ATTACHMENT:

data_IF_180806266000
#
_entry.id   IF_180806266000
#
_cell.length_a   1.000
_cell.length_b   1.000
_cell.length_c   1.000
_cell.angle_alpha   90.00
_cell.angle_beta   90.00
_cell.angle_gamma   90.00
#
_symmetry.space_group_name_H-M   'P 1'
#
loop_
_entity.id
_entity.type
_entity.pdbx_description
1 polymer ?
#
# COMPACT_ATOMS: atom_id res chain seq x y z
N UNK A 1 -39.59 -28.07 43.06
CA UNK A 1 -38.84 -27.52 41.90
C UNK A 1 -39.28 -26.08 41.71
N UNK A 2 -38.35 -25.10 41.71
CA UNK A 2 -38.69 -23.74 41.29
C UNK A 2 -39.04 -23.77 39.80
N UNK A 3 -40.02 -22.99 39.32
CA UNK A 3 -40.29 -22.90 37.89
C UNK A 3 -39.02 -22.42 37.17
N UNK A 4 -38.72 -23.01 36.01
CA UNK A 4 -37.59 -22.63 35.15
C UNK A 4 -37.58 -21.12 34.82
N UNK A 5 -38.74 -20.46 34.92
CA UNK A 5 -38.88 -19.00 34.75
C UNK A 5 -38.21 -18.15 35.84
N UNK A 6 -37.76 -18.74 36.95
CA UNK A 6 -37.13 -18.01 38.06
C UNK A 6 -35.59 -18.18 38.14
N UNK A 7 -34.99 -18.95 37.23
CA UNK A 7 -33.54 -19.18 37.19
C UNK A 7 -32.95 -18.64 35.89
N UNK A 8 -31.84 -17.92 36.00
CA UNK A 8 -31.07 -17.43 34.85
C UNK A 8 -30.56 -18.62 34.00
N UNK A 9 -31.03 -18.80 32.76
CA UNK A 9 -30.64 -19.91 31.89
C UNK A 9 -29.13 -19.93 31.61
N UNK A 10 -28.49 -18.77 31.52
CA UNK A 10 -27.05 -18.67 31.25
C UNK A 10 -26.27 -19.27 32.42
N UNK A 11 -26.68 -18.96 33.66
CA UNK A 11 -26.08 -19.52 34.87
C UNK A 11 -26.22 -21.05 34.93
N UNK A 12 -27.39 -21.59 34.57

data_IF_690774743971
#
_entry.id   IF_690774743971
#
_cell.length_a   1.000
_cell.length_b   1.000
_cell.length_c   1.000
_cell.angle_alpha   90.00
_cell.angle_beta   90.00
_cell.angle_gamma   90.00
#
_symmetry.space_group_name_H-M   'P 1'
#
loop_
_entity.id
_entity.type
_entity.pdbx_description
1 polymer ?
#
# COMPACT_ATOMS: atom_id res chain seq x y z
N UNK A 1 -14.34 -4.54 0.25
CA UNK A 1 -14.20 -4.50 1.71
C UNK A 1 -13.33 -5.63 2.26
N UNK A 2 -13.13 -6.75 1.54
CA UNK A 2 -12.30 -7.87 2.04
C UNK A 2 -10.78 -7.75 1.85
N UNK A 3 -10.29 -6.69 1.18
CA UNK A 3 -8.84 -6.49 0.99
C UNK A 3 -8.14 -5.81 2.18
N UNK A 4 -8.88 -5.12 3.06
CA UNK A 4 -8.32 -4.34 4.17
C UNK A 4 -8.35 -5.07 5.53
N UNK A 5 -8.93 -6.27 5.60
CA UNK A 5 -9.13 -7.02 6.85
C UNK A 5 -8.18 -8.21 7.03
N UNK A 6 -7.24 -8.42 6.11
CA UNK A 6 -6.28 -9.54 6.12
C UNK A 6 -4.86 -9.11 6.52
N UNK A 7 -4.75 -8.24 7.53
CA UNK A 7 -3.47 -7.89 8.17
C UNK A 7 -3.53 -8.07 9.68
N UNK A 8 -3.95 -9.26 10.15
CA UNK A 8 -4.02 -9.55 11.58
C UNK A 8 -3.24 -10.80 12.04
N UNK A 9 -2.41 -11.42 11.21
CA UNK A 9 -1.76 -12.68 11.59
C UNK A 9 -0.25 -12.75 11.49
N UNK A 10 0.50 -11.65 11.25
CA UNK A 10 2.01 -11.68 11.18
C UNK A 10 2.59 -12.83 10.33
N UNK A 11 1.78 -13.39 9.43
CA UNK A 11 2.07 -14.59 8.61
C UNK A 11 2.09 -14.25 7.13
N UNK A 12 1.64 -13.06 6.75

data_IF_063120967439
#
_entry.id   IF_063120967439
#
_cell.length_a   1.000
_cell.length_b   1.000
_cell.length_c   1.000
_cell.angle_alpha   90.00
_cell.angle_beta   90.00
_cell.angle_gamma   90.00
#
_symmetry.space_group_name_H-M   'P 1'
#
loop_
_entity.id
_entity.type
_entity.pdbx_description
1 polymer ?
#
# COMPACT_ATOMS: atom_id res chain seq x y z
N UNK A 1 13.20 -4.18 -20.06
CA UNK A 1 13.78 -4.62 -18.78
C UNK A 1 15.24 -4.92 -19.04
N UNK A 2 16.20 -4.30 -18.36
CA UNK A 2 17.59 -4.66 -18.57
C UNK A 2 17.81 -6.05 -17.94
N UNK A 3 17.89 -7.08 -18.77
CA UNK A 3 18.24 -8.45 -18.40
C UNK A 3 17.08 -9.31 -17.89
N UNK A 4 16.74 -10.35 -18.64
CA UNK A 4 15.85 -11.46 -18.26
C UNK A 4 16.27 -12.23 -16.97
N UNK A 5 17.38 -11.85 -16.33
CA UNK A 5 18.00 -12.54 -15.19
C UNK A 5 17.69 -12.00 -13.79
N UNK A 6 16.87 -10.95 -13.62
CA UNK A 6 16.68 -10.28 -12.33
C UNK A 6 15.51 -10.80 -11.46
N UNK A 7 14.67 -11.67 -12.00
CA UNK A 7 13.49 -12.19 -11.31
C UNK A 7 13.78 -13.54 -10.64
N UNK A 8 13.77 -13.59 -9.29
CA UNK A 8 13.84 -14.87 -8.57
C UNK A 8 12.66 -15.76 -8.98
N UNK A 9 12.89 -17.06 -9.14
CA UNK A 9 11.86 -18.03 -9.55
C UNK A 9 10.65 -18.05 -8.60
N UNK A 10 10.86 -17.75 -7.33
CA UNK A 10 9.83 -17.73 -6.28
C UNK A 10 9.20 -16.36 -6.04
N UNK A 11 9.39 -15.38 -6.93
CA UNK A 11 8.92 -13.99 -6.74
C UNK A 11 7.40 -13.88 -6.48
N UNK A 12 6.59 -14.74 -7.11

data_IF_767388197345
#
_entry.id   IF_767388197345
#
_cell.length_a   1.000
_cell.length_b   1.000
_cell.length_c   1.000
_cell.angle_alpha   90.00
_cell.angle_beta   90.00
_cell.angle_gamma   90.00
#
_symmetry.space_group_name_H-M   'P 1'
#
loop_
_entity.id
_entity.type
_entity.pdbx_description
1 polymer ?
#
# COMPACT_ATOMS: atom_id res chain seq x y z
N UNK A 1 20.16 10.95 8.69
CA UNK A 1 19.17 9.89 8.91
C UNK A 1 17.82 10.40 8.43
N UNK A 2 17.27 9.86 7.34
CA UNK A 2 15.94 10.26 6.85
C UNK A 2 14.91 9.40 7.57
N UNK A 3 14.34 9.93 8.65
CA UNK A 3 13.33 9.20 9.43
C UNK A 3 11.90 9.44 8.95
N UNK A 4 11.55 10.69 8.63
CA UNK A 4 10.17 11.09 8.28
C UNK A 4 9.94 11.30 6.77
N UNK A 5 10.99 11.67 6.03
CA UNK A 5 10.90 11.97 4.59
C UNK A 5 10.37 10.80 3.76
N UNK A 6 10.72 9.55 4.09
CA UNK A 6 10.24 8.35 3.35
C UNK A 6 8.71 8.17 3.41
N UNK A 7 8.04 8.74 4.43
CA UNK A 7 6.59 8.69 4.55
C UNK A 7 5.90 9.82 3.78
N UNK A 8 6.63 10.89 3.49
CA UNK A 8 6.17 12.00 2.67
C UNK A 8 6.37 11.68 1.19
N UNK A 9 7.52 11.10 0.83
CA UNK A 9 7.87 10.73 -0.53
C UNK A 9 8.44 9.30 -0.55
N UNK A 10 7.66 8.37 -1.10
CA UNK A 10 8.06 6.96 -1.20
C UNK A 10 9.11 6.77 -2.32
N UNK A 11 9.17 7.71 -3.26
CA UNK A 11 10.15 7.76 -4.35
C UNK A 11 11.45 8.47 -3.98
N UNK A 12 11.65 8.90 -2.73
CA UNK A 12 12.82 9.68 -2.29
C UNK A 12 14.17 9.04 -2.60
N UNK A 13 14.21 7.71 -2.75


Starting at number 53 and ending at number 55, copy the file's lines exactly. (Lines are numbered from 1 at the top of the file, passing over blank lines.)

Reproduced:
C UNK A 11 -26.22 -21.05 34.93
N UNK A 12 -27.39 -21.59 34.57

data_IF_690774743971